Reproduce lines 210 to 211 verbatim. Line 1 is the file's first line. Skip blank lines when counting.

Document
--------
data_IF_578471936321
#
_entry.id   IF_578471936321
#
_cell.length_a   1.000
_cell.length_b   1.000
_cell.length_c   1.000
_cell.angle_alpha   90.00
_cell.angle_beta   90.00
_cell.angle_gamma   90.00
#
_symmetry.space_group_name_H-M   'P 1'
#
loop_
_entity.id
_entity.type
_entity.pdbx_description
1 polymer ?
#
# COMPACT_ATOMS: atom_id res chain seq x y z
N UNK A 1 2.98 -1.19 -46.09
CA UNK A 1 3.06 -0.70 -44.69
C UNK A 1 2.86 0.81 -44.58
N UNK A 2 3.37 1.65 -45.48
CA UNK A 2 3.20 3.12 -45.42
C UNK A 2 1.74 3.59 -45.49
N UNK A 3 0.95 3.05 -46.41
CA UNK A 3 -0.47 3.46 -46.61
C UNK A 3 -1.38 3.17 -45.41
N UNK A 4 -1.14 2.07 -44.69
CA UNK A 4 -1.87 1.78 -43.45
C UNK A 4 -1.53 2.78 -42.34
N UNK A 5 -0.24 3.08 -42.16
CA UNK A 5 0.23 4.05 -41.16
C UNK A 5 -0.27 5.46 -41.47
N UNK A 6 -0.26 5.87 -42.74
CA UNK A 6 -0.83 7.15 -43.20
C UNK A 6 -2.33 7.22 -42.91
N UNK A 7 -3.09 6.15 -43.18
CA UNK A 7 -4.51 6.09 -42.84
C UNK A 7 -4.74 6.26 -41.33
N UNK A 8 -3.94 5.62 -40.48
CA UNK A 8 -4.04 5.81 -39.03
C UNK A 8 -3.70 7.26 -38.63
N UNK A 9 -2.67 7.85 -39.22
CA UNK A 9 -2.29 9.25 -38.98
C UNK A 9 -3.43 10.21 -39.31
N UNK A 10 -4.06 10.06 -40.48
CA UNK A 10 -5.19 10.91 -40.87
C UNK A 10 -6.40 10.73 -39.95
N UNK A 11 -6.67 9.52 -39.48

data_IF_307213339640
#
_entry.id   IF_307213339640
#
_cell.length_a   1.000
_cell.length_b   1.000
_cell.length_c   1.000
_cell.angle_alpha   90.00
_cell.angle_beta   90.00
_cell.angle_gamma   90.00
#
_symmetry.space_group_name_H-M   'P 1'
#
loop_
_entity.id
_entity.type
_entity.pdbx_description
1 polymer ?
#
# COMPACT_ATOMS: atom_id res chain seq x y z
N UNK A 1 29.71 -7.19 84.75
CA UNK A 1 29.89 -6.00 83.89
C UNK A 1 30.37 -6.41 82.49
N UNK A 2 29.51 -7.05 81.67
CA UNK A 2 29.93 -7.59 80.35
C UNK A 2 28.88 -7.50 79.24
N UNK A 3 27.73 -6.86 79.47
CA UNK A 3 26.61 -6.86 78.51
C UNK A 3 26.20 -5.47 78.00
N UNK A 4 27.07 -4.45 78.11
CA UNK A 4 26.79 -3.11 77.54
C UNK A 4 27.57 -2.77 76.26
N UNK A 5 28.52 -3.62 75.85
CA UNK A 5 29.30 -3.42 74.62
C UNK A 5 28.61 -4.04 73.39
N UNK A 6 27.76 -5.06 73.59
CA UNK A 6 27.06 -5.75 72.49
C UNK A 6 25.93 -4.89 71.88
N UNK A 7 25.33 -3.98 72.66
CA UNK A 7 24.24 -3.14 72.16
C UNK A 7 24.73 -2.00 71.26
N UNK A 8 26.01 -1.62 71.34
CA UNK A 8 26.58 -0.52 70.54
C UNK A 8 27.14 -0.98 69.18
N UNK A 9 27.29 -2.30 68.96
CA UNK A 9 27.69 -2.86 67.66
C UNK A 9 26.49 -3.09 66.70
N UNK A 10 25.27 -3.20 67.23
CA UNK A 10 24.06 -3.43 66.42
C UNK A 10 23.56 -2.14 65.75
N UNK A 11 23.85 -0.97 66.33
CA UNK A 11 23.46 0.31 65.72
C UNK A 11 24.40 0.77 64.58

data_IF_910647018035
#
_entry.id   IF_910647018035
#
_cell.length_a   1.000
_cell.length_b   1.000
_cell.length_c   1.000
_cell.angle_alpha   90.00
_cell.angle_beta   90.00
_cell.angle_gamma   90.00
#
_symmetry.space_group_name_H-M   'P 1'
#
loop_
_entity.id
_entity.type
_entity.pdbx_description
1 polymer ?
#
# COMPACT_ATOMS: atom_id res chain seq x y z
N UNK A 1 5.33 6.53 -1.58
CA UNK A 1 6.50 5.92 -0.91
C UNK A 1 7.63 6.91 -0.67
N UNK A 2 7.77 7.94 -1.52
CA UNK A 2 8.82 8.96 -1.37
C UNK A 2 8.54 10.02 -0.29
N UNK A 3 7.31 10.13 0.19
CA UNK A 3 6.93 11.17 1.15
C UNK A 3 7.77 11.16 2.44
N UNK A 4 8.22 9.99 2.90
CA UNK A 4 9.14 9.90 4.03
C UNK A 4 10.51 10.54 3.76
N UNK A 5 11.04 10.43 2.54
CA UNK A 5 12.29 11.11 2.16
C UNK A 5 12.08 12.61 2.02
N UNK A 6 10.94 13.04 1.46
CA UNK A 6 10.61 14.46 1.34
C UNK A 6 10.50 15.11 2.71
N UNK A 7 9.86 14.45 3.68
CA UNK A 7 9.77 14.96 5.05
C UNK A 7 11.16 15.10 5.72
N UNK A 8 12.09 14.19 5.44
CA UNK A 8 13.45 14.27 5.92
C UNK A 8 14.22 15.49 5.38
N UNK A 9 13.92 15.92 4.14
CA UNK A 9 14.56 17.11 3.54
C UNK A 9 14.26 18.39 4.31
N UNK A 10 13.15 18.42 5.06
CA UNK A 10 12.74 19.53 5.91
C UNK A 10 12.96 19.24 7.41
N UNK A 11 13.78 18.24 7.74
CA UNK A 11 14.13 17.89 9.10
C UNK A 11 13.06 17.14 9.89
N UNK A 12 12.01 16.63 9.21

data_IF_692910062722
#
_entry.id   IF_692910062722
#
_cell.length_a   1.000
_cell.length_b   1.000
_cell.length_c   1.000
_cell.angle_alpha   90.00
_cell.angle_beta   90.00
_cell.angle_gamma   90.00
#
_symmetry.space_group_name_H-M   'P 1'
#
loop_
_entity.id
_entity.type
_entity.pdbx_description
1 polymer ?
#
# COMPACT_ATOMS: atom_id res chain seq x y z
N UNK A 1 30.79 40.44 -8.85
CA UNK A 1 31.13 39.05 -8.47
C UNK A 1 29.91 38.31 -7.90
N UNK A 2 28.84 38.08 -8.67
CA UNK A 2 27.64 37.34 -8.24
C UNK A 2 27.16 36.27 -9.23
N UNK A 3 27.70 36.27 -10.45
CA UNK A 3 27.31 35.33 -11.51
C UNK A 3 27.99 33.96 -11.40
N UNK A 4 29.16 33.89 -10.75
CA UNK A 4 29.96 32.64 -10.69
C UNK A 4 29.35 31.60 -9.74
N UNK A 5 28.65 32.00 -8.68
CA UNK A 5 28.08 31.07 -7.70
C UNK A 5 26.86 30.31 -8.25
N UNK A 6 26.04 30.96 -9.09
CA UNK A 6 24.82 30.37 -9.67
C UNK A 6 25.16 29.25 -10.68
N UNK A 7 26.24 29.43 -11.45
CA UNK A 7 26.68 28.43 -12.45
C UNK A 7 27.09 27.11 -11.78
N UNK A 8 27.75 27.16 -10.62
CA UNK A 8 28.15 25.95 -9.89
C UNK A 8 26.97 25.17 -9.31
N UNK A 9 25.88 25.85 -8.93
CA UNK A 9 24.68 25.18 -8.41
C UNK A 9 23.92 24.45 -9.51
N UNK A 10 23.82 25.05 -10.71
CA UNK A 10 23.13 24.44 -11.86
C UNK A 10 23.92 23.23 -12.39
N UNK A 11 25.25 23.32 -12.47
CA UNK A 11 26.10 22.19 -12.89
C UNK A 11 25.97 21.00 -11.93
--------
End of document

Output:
CA UNK A 11 26.10 22.19 -12.89
C UNK A 11 25.97 21.00 -11.93